The measured S11 parameter for the broadband horn antenna was compared to that
computed using XFDTD in order to validate the accuracy of the SolidWorks model of the
antenna.
5.2.1.a Measurement of the S11 Parameter of the Broadband Horn
Antenna
The S11 parameter of the broadband horn antenna was measured inside the
anechoic chamber using a network analyzer (Hewlett-Packard 8720C) and is plotted in
Figure 5.1. It is observed that the S11 at frequency range 1 to 6 GHz is lower than -3 dB
for the entire frequency range, indicating less than half of the input power is reflected at
the port of the antenna, i.e., the broadband antenna functions satisfactory over the entire
frequency range of interest (1 to 6 GHz)
108
Figure 5.1. The measured S11 parameter of the broadband horn antenna over the
frequency range 1 to 6 GHz.
5.2.1.b Computation of the S11 Parameter of the Broadband Horn
Antenna
In order to build an accurate SolidWorks model of the horn antenna, the horn
antenna was completely disassembled and the dimensions of all components were
carefully measured using calipers. The model was then imported into XFDTD and the S11
parameter was computed and compared to the measured value (Figure 5.2). It is observed
that the S11 values at the lower frequencies were comparable to the measured values,
however, the S11 values at frequencies higher than 3 GHz were greater than the measured
109
Figure 5.2. Comparison of the measured and calculated S11 parameter of the broadband
horn antenna.
values. The network analyzer used to measure the S11 parameter were carefully calibrated
and the performance was tested using standard attenuators whose values are known, and
no errors were found. This indicates that there may exist an error or errors in the
SolidWorks model. To find the sources of error in the modeling, first, the geometry of the
SolidWorks model was carefully compared to that of the actual antenna, and no major
differences that could cause the difference between the measured and simulated S11
parameter were found.
The error in the computation of the S11 was identified after intensive research as
110
being due to an unexpected capacitance induced at the feed port of the XFDTD model. It
was recognized that the accuracy of any XFDTD computation depends heavily on the
proper design of the feed port. Thus, the detailed design of the feed port is described in
the following section.
5.2.1.c Design of the Antenna Feed Port in the XFDTD Model
Figure 5.3.a shows the cross-sectional view of the center horizontal plane of the
broadband horn antenna and Figure 5.3.b is an exploded view of the feed components
(circle in Figure 5.3.a). The green line shown within the circle in Figure 5.3.b is called
“port element” in the XFDTD model, which excites the antenna with MW. The length of
the port element is the dimension of one mesh and thus the distance between the center
conductor of the horn antenna and the ground plane is only 1 mm in this specific
arrangement. Since the ground plane and center conductor at different potentials are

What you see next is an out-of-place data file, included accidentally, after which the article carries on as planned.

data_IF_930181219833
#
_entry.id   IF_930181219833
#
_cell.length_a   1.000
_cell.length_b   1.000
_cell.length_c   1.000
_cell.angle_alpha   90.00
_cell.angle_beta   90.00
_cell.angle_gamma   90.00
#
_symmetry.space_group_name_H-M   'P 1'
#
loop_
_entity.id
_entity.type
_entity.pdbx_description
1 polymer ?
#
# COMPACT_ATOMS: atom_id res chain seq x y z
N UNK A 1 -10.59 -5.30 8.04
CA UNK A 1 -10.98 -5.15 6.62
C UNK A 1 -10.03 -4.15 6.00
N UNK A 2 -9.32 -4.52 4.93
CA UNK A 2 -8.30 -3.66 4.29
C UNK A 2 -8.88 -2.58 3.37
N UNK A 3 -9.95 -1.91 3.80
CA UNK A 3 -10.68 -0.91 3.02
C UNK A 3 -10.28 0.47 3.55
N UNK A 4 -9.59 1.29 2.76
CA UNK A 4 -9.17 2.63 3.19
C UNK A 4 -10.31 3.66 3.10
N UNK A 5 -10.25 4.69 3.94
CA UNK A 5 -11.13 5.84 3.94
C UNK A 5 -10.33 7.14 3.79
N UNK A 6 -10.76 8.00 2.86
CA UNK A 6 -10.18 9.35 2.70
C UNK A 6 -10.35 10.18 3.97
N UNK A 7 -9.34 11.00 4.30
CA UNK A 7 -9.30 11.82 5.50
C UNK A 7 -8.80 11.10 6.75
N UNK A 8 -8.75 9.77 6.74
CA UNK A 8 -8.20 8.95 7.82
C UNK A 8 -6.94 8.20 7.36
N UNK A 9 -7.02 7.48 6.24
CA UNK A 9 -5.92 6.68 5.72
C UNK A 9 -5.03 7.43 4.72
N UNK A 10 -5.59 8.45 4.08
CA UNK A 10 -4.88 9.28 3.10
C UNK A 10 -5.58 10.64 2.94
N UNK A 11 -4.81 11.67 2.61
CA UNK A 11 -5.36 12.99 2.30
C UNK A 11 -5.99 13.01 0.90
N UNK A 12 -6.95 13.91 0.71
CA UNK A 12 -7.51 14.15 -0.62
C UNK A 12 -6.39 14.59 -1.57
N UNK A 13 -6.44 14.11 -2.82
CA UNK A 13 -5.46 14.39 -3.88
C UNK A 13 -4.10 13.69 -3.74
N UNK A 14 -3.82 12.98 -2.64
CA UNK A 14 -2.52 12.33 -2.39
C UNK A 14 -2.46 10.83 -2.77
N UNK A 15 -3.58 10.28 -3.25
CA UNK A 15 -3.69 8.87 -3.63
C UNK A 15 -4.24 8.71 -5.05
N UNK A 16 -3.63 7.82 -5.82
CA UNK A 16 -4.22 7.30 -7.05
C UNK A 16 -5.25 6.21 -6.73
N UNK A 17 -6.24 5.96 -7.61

placed close to each other (0.5 mm apart), they behave like a capacitor, i.e., when the port
element is excited with MW, the two conductors (circled in yellow in Figure 5.3) couple
to each other, and hence the calculated S11 parameter becomes inaccurate at higher
frequencies (above 3 GHz) as shown in Figure 5.2.
In order to reduce the capacitance between the ground plane and the center
conductor, a four step matching port (Figure 5.4) was designed and inserted inbetween
the ground plane and the horn antenna port. The matching port was designed to reduce
the capacitance between the ground plane and the horn antenna port while maintaining an
input impedance of 50 Ω. The matching port is composed of four 50 Ω coaxial cables,
each of which has a different center conductor diameter and dielectric constant. The
111
(a)
(b)
Figure 5.3. Cross-sectional view of the center horizontal plane of (a) the entire broadband
horn antenna and (b) an exploded view of the antenna’s feeding components (yellow
circle in (b))
critical part of the design for the matching port is step 1, shown in Figure 5.4. The key
technique for step 1 is to reduce the capacitance between the two conductors shown in the
yellow circle (Figure 5.3.b) by minimizing the diameter of the center conductor. This idea
is realized by using an “electric wire” in the XFDTD design, the thinnest possible
diameter of a conductor in the software, as the center conductor. The relative permittivity
of the dielectric material that makes this section 50 Ω was chosen to be 19 as determined
by a trial and error method obtained from a separate XFDTD computation. This 50 Ω
coaxial cable with a very thin center conductor removes the unnecessary capacitance
between the center conductor and the ground plane. Step 4 is an air filled coaxial cable
that has the same diameter (8 mm) as the horn antenna input port. The diameters of the
center conductor for steps 2 and 3 increase to compensate the discontinuity problem that
112
occurs when the dimension of a transmission line changes, introducing parasitic
reactances that can lead to phase and amplitude errors, input and output mismatch, and
possibly spurious coupling [2].